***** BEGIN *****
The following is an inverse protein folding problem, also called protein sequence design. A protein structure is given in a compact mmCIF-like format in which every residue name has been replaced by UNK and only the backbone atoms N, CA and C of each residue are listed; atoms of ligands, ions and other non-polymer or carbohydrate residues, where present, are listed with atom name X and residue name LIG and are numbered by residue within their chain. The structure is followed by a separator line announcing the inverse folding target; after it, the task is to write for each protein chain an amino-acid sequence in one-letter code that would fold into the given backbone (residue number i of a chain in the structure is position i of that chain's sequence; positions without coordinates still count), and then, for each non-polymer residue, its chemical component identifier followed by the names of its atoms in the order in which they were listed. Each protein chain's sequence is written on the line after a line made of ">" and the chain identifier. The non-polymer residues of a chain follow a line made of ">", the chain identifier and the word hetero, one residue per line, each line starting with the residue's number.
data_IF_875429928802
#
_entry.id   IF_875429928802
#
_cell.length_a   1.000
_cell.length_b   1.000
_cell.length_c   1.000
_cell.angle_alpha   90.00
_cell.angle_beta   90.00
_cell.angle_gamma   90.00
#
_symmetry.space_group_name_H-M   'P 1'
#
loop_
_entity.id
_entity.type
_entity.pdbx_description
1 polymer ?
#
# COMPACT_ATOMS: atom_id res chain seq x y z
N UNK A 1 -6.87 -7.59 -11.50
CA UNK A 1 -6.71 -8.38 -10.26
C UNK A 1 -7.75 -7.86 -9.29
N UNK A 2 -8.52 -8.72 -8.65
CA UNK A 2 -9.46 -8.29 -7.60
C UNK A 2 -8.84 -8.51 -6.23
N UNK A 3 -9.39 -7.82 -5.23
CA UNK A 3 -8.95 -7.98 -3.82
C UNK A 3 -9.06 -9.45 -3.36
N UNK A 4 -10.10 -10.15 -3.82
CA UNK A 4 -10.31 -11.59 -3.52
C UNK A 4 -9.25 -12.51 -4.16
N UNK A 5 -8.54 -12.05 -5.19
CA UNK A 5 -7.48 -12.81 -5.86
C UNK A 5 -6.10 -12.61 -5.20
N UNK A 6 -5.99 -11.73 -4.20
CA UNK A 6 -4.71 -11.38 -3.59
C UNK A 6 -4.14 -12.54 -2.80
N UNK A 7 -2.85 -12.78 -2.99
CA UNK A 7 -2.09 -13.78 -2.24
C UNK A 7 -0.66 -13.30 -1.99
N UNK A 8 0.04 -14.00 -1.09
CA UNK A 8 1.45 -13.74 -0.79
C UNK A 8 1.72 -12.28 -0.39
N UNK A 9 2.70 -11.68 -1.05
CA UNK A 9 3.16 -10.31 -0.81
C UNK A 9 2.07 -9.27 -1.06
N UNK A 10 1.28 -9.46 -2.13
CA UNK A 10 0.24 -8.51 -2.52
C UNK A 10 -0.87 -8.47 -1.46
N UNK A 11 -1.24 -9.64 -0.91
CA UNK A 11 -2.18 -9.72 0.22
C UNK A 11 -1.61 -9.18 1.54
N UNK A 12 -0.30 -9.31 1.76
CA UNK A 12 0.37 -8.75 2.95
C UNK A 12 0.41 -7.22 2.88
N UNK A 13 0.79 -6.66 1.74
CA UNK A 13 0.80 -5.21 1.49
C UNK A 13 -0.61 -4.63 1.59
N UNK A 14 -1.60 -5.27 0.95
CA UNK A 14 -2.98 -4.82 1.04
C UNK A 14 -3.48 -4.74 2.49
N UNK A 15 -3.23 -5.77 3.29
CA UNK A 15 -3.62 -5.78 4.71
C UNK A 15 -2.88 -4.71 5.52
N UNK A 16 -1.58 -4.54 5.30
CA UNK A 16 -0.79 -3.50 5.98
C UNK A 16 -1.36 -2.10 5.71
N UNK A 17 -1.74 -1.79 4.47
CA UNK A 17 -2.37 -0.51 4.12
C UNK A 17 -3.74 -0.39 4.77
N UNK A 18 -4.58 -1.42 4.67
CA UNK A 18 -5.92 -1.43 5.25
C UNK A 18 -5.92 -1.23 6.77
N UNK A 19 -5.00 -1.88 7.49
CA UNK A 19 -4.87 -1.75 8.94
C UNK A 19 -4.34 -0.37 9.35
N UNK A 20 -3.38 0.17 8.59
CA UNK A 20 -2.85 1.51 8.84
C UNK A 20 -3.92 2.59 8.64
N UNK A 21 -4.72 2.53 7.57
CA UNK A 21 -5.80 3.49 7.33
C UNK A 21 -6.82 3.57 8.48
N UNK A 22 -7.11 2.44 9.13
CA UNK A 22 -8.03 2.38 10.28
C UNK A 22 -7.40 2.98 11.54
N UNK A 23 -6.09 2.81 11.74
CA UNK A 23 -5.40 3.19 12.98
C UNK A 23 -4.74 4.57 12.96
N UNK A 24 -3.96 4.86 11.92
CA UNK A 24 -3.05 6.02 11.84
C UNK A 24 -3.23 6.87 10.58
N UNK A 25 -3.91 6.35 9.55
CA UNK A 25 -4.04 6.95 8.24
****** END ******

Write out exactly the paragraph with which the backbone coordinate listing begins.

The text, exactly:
The following is an inverse protein folding problem, also called protein sequence design. A protein structure is given in a compact mmCIF-like format in which every residue name has been replaced by UNK and only the backbone atoms N, CA and C of each residue are listed; atoms of ligands, ions and other non-polymer or carbohydrate residues, where present, are listed with atom name X and residue name LIG and are numbered by residue within their chain. The structure is followed by a separator line announcing the inverse folding target; after it, the task is to write for each protein chain an amino-acid sequence in one-letter code that would fold into the given backbone (residue number i of a chain in the structure is position i of that chain's sequence; positions without coordinates still count), and then, for each non-polymer residue, its chemical component identifier followed by the names of its atoms in the order in which they were listed. Each protein chain's sequence is written on the line after a line made of ">" and the chain identifier. The non-polymer residues of a chain follow a line made of ">", the chain identifier and the word hetero, one residue per line, each line starting with the residue's number.